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Re: Using Joins/Unions

On Tue, August 4, 2015 16:05, Ryan Coleman wrote:
> No but there should be. If there's not my task is useless.
> Secondly yes. Unique name on it too.
> --
> Ryan Coleman
> Publisher, d3photography.com
> ryan.coleman@xxxxxxxx
> m. 651.373.5015
> o. 612.568.2749
>> On Aug 4, 2015, at 17:33, Wm Mussatto <mussatto@xxxxxxx> wrote:
>>> On Tue, August 4, 2015 11:19, Ryan Coleman wrote:
>>> I have been a MySQL user and supporter for over a decade (since 2001)
>>> and
>>> I am almost ashamed to admit that I haven’t the faintest idea on how to
>>> do
>>> joins and unions.
>>> I have a specific query I would love to run…
>>> I have two tables, one with Unique data (“images”) and one with
>>> corresponding paths but many replicated records (“files”).
>>> I want to run a query that takes the results from /images/ and also
>>> searches /images.file/ as a LIKE statement from /files.path/, sort by
>>> /files.filesize/ in descending order returning just the first record
>>> (largest file size).  There may be up to 750 records from /images/ and
>>> thusly could be 3000+ from /files/.
>>> How on earth do I do this?
>>> —
>>> Ryan
>> First question, will there always be at least one record in the files
>> table for every record in the images table?  That controls the kind of
>> join you will use.  I don't think that a union is a player. Also, is
>> there
>> a unique record ID in each of the table?

Sorry, been swamped.  If you can ignore the cases where there are not any
entry in the 'Files' table then a "simple" join will work. Otherwise you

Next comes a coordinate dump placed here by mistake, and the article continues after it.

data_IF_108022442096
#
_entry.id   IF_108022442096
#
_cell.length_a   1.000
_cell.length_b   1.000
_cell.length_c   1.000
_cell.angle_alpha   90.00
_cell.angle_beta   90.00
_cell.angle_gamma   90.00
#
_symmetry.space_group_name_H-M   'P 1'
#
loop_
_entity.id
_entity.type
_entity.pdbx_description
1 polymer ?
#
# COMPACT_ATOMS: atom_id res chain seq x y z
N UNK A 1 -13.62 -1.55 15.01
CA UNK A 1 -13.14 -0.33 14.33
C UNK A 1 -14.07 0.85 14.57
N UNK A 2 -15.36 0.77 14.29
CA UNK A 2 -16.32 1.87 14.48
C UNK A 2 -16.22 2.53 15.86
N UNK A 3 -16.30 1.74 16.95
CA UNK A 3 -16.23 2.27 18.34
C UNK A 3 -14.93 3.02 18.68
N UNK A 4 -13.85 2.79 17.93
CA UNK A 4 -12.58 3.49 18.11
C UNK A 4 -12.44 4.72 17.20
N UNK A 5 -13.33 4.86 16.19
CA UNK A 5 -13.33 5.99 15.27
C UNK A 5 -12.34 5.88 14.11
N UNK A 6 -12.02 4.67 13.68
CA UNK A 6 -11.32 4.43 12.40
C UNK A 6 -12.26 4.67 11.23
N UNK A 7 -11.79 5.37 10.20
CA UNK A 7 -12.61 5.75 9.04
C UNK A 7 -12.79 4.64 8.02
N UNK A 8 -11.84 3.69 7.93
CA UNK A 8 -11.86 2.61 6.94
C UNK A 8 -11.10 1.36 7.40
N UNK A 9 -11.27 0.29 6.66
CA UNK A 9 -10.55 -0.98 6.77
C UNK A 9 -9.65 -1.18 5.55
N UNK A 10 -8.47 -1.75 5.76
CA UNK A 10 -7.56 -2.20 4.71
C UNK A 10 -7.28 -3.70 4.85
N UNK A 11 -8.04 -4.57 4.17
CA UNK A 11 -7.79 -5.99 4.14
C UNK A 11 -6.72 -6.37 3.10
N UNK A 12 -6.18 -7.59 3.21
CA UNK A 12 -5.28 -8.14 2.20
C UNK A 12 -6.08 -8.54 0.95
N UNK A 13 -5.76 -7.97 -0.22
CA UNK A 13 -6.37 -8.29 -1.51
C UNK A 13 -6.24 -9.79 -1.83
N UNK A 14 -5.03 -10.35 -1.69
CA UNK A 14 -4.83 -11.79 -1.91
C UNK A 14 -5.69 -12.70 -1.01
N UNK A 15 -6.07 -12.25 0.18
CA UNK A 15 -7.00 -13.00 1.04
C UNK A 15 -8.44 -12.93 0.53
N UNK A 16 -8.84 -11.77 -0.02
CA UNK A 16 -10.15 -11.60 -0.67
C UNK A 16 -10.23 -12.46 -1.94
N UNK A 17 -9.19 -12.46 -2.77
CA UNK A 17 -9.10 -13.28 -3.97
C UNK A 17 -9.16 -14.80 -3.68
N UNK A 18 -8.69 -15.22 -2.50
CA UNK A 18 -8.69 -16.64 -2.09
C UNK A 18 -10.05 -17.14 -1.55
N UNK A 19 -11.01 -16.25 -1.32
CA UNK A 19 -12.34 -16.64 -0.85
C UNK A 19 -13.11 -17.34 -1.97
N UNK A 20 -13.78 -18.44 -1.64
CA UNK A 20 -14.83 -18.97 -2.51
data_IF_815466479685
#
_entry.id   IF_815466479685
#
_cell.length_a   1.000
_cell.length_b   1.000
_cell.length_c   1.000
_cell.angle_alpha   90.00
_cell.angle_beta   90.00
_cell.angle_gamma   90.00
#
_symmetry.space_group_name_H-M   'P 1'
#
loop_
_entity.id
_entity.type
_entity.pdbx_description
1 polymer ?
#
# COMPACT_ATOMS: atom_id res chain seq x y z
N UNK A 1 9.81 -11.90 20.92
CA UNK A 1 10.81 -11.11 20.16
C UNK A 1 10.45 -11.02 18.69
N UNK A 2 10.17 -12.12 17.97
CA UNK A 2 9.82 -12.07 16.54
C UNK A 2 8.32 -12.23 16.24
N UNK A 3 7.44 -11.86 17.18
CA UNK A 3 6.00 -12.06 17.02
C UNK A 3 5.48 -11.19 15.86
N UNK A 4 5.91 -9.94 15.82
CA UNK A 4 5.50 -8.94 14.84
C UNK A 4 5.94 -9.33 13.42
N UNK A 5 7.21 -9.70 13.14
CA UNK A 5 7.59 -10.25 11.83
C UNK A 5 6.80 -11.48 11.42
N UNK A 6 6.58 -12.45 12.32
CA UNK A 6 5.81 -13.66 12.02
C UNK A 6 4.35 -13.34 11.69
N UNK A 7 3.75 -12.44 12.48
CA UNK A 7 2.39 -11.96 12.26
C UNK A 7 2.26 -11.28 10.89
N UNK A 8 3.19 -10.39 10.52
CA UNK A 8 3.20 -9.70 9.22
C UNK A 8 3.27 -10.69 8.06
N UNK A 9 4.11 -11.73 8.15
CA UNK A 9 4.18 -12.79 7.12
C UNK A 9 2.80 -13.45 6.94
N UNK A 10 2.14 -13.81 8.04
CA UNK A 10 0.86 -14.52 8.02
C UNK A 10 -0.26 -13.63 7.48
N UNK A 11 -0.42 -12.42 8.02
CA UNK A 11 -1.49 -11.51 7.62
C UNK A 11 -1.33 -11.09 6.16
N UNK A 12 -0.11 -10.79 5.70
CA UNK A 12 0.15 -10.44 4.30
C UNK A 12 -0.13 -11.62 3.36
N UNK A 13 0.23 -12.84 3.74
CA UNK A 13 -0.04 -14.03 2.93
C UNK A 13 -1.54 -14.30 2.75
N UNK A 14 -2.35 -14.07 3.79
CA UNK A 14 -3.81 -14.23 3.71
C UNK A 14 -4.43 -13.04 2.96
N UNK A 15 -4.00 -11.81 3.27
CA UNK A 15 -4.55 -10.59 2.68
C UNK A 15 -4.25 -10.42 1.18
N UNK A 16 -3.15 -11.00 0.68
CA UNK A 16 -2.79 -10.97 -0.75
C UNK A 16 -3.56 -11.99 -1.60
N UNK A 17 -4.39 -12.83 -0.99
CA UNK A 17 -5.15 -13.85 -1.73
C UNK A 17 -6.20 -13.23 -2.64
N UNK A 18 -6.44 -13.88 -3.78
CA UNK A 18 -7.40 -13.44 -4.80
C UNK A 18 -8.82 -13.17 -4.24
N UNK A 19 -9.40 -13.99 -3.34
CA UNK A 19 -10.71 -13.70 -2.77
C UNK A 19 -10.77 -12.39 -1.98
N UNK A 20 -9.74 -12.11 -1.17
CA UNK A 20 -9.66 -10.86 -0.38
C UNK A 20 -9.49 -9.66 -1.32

would need a LEFT JOIN

Assume a structure
images.id <- unique record ID
images.commonName <- this will be the common reference name in both
files.id <- unique record ID
files.commmonName <- this will be the common reference name in both
files.location <-where this record is on the disk/system
files.filesize <- numeric field in whatever units you want (say bytes)

select images.commonName, files.location,   MAX(files.filesize)
FROM images, files
WHERE images.commonName =  files.commonName
GROUP BY files.commonName
ORDER BY images.commonName

Here is my test structure.   No doubt someone else can get it optimized. 
This seems to use a temp table
-- Table structure for table `files`

CREATE TABLE `files` (
  `ID` int(10) unsigned NOT NULL AUTO_INCREMENT,
  `CommonName` varchar(255) NOT NULL,
  `Location` varchar(255) NOT NULL,
  `filesize` int(11) NOT NULL,
  KEY `CommonName` (`CommonName`)

-- Dumping data for table `files`

INSERT INTO `files` (`ID`, `CommonName`, `Location`, `filesize`) VALUES
(1, 'Image1', 'FileLoc/1/image1.jpg', 1000),
(2, 'Image1', 'FileLoc/2/image1.jpg', 50000),
(3, 'Image2', 'FileLoc/1/image2.jpg', 25000),
(4, 'Image2', 'FileLoc/2/image2.jpg', 5000);

-- --------------------------------------------------------

-- Table structure for table `images`

CREATE TABLE `images` (
  `ID` int(10) unsigned NOT NULL AUTO_INCREMENT,
  `CommonName` varchar(255) NOT NULL,
  UNIQUE KEY `CommonName` (`CommonName`)

-- Dumping data for table `images`

INSERT INTO `images` (`ID`, `CommonName`) VALUES
(1, 'Image1'),
(2, 'Image2');

Hope this helps a bit.


William R. Mussatto, Senior Systems Engineer
Ph. 909-920-9154 ext 101
Direct: 909-962-8547
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